Five people died on Monday after a structure fell at the building site of a bridge that collapsed and killed 10 people earlier this year.
Workers were at the site of the La Pala motorway bridge in Chirajara – a huge project connecting Bogota to the city of Villavicencio – when a metal structure supporting the construction gave way.
Over 60 people were involved in retrieving the bodies of the workers who dropped over 150 meters, local media reported.
It is La Pala’s second tragedy this year after 10 workers died when the bridge collapsed in January.
One worker, Jose Alejandro Gutierrez, 29, was the only survivor of the latest incident and told local radio that he didn’t fall as he was on another platform – but witnessed his colleagues plunge to their deaths after the scaffold fell.
Engineer William Valencia told RCN Radio that a series of metal parts in place to raise the main beams of the bridge may have given way, causing the workers to fall with it.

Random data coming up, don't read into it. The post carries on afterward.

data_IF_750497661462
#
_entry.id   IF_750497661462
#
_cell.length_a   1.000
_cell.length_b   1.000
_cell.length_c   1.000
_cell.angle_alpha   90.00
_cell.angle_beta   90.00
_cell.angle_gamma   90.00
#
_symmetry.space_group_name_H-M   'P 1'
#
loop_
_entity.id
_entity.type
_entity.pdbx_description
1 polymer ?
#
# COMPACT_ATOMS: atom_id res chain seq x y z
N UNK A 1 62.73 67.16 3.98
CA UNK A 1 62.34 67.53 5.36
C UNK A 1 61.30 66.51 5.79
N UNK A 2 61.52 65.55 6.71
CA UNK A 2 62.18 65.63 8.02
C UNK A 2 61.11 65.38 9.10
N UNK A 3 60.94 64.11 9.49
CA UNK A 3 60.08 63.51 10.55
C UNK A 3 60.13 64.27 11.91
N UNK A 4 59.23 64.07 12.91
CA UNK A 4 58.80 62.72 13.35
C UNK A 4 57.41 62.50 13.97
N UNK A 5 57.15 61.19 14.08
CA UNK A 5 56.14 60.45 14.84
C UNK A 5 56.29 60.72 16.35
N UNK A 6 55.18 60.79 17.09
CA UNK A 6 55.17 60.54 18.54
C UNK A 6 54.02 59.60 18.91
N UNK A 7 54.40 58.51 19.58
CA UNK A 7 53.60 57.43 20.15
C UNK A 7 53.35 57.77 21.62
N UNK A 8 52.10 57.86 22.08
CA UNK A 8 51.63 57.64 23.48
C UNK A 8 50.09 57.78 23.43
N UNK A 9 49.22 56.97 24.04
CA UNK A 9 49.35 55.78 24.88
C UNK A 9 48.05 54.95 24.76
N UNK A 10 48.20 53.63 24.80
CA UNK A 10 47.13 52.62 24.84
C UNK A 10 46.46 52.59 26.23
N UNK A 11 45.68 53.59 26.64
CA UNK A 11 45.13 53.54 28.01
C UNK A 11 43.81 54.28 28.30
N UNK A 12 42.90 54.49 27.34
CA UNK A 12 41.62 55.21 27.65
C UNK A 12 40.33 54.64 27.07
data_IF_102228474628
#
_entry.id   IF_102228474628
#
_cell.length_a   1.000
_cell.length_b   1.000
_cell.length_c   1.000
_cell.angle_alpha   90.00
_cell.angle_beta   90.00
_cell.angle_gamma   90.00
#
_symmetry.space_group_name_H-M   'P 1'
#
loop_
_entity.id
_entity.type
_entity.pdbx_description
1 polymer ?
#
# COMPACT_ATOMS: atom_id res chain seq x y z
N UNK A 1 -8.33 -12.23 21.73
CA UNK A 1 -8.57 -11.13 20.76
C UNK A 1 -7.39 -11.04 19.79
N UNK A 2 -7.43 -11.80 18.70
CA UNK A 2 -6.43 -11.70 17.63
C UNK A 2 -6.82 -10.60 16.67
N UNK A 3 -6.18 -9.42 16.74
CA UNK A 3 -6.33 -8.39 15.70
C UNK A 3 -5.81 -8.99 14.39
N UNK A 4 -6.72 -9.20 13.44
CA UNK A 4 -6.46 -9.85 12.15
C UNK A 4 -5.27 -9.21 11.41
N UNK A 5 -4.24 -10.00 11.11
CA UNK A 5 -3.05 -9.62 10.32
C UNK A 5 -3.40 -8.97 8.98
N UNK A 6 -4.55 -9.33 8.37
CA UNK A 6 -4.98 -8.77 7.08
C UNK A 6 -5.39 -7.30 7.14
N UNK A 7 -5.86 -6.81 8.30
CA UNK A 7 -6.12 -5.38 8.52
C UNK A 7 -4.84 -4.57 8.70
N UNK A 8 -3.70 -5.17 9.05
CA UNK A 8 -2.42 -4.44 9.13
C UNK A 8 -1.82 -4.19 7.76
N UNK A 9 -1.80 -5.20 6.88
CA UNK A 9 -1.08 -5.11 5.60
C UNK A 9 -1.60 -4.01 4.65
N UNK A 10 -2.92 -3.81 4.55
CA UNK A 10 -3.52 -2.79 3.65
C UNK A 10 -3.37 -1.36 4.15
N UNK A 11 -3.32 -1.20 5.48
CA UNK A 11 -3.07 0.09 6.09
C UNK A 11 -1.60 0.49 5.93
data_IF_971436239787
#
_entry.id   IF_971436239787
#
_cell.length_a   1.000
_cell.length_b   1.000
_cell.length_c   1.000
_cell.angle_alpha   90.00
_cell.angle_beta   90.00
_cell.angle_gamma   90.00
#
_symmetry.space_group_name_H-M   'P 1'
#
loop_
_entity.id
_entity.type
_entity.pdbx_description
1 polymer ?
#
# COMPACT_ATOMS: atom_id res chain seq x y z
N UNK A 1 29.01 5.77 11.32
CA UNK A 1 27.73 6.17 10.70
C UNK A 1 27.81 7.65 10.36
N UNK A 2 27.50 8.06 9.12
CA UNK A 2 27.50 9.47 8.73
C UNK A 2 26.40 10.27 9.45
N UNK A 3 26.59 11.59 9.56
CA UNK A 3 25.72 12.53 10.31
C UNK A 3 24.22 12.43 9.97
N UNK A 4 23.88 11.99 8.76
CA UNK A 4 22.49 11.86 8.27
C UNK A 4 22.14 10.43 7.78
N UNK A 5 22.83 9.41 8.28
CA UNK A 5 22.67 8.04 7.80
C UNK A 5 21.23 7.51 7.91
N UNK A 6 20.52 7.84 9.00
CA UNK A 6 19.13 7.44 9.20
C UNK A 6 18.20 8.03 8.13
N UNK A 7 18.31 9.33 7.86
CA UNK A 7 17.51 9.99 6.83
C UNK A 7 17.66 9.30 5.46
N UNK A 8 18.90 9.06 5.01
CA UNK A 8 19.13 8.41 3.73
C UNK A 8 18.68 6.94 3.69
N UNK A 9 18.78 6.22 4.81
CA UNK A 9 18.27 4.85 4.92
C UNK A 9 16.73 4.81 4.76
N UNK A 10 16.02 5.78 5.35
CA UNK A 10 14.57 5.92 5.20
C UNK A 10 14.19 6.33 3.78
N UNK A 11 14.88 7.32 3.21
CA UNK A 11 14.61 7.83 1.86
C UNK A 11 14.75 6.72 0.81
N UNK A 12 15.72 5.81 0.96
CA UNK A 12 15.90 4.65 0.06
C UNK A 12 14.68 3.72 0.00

— BluRadio Colombia (@BluRadioCo) November 28, 2018
“What seems to be here is that the scaffolds gave way and the whole structure went to the floor,” he said.
Coviandina, the company in charge of the construction, is a subsidiary of Grupo Aval, a holding company headed up by Colombia’s richest man, Luis Carlos Sarmiento.
The corporation is also under fire for its dealings with Odebrecht with who it carried out another construction project that has been marred by bribery.
Coviandina gave their condolences to the families of the second group of killed workers on one of their sites this year.
Coviandina informa: pic.twitter.com/97dY3axGcb
— Coviandina (@CoviandinaSAS) November 27, 2018
The 446 meter bridge is a project connecting a motorway from the capital to the central Colombian city of Villavicencio.
Planned works include the construction of 18 new tunnels and 42 bridges and viaducts as well as new lighting and CCTV cameras.
Many carriageways in Colombia are winding and narrow. Journeys are often delayed when lorries break down.
The La Pala bridge is part of project to speed up traffic heading out of the capital.